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The Colonel Gets Caught Short - A Cautionary Tale on Short Term Price Promotions in Franchise Systems

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United Kingdom

A recent adjudication by the Advertising Standards Authority (ASA) raises interesting issues for franchisors who conduct national price promotions on behalf of their franchise network.

A recent adjudication by the Advertising Standards Authority (ASA) raises interesting issues for franchisors who conduct national price promotions on behalf of their franchise network.

By way of background, KFC ran a price campaign for its new Family Burger Box with a voice-over claiming that the Box cost £14.99, representing a saving of £5.  On-screen text clarified that if the individual items of the Box were bought separately the cost would be £20.51, hence the saving.

Like most franchisors, KFC were aware that they could not fix the prices charged by their franchisees.  In their response to the ASA KFC explained that "the prices varied between stores as they were legally unable to fix the pricing within all the franchisee stores, and could only recommend pricing".  For this reason, when running price promotions on behalf of their franchise estate, most franchisors typically include caveats such as "prices may vary" (as used by KFC in this instance) or "at participating outlets only" to encourage consumers to check whether the price promotion applies to the outlet they visit.  That caveat is usually sufficient when promoting one price.  However, in this case, the ASA decided that KFC's advertisement was misleading because it referenced two different prices – the price of the Box itself and the aggregate price of the individual items comprising the Box if bought separately.  The ASA determined that simply stating "prices may vary" was insufficient to make clear that both prices might differ from store to store.  The fact that most stores (835 out of 850) did, in fact, charge the advertised prices made no difference to the ASA's decision.  This decision reinforces the care that needs to be taken when preparing advertising copy and, in particular, when using exclusions or limitations.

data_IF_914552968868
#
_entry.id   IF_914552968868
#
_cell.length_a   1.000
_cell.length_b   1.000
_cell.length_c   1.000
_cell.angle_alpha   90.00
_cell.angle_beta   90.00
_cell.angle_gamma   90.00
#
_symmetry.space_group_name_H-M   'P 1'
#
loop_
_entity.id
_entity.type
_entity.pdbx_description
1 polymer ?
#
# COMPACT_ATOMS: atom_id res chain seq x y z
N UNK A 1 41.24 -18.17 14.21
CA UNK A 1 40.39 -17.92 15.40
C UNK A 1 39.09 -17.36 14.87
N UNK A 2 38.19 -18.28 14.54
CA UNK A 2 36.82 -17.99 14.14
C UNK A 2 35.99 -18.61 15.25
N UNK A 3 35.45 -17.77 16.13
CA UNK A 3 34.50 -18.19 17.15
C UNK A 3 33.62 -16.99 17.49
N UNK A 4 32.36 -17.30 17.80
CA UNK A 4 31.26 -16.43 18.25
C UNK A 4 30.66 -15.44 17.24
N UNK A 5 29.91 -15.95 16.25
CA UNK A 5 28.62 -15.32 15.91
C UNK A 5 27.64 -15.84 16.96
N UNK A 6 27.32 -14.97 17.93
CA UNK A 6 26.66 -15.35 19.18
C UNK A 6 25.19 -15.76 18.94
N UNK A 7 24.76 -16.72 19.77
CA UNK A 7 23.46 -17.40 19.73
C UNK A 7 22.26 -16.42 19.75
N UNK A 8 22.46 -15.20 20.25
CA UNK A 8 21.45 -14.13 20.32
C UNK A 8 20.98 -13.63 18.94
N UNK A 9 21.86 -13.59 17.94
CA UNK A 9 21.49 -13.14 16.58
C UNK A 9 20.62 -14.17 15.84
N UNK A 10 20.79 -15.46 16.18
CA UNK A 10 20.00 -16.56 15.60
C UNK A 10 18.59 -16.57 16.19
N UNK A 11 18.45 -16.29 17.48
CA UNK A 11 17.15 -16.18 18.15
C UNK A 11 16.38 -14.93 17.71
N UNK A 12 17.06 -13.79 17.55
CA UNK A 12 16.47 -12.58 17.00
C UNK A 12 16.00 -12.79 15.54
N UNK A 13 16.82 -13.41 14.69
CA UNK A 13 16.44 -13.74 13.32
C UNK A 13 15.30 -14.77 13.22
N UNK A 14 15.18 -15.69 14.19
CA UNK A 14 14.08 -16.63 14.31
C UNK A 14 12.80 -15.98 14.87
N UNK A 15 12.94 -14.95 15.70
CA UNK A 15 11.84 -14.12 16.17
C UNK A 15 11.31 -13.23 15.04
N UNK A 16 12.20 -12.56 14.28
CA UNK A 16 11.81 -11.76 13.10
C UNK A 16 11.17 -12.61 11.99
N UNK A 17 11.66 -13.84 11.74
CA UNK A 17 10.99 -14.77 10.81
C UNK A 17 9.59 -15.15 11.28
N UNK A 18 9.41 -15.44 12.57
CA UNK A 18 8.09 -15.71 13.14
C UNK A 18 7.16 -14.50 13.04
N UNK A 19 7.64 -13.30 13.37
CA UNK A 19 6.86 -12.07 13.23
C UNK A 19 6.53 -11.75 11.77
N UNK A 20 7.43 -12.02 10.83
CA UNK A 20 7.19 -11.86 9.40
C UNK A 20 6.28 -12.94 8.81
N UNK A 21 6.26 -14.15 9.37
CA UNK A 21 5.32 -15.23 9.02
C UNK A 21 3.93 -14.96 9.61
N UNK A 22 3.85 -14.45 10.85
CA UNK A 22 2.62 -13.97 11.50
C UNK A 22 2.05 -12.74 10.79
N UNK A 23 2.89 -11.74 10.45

Perhaps the most interesting aspect of this decision, however, is that KFC appear not to have made use of the price campaign exemption that is referenced in the guidelines to the Block Exemption Regulation for vertical agreements (Commission Regulation (EU) No. 330/2010) (BER).  Although the BER contains a strict prohibition against price fixing, the guidelines reference a possible exemption where franchisors may fix their franchisees' resale prices provided it is done as part of a coordinated short term low price campaign across the network for the benefit of consumers.  Short term is generally regarded as being anywhere between two to six weeks.  Although most franchisors are aware of the general prohibition against price fixing, many are still unaware of this useful exemption – either because it is still relatively recent or they do not have the contractual right to require their franchisees' participation or they are simply unsure how to structure their price promotion so as to fall within the exemption.

If you would like more information about this exemption or more generally about how to operate national promotions and advertising campaigns without falling foul of the regulators, please contact David Bond or Sonal Patel.

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